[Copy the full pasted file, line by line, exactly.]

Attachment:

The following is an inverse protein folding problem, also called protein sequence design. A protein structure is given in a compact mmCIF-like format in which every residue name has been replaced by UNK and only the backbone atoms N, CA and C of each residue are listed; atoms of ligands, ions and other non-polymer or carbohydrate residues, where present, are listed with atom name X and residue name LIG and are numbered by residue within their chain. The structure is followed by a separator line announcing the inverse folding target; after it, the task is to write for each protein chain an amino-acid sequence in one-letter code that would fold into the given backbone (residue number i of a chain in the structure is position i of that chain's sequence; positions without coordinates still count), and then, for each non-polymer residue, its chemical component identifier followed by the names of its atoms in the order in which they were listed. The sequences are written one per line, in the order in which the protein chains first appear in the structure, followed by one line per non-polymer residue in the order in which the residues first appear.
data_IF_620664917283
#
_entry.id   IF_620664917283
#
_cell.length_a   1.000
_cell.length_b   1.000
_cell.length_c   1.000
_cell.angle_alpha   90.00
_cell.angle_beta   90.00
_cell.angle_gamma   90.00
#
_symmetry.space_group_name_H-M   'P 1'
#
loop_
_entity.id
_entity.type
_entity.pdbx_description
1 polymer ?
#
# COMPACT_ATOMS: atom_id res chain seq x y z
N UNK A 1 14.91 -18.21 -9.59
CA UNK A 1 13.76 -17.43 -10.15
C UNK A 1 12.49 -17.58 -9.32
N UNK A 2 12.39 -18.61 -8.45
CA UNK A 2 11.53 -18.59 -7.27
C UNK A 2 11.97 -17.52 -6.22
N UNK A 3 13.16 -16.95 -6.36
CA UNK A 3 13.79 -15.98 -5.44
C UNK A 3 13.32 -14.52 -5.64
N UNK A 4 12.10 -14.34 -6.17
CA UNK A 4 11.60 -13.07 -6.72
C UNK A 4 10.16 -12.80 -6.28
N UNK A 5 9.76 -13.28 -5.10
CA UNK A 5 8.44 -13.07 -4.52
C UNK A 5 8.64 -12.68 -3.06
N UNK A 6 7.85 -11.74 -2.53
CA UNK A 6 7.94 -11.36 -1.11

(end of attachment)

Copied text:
The following is an inverse protein folding problem, also called protein sequence design. A protein structure is given in a compact mmCIF-like format in which every residue name has been replaced by UNK and only the backbone atoms N, CA and C of each residue are listed; atoms of ligands, ions and other non-polymer or carbohydrate residues, where present, are listed with atom name X and residue name LIG and are numbered by residue within their chain. The structure is followed by a separator line announcing the inverse folding target; after it, the task is to write for each protein chain an amino-acid sequence in one-letter code that would fold into the given backbone (residue number i of a chain in the structure is position i of that chain's sequence; positions without coordinates still count), and then, for each non-polymer residue, its chemical component identifier followed by the names of its atoms in the order in which they were listed. The sequences are written one per line, in the order in which the protein chains first appear in the structure, followed by one line per non-polymer residue in the order in which the residues first appear.
data_IF_620664917283
#
_entry.id   IF_620664917283
#
_cell.length_a   1.000
_cell.length_b   1.000
_cell.length_c   1.000
_cell.angle_alpha   90.00
_cell.angle_beta   90.00
_cell.angle_gamma   90.00
#
_symmetry.space_group_name_H-M   'P 1'
#
loop_
_entity.id
_entity.type
_entity.pdbx_description
1 polymer ?
#
# COMPACT_ATOMS: atom_id res chain seq x y z
N UNK A 1 14.91 -18.21 -9.59
CA UNK A 1 13.76 -17.43 -10.15
C UNK A 1 12.49 -17.58 -9.32
N UNK A 2 12.39 -18.61 -8.45
CA UNK A 2 11.53 -18.59 -7.27
C UNK A 2 11.97 -17.52 -6.22
N UNK A 3 13.16 -16.95 -6.36
CA UNK A 3 13.79 -15.98 -5.44
C UNK A 3 13.32 -14.52 -5.64
N UNK A 4 12.10 -14.34 -6.17
CA UNK A 4 11.60 -13.07 -6.72
C UNK A 4 10.16 -12.80 -6.28
N UNK A 5 9.76 -13.28 -5.10
CA UNK A 5 8.44 -13.07 -4.52
C UNK A 5 8.64 -12.68 -3.06
N UNK A 6 7.85 -11.74 -2.53
CA UNK A 6 7.94 -11.36 -1.11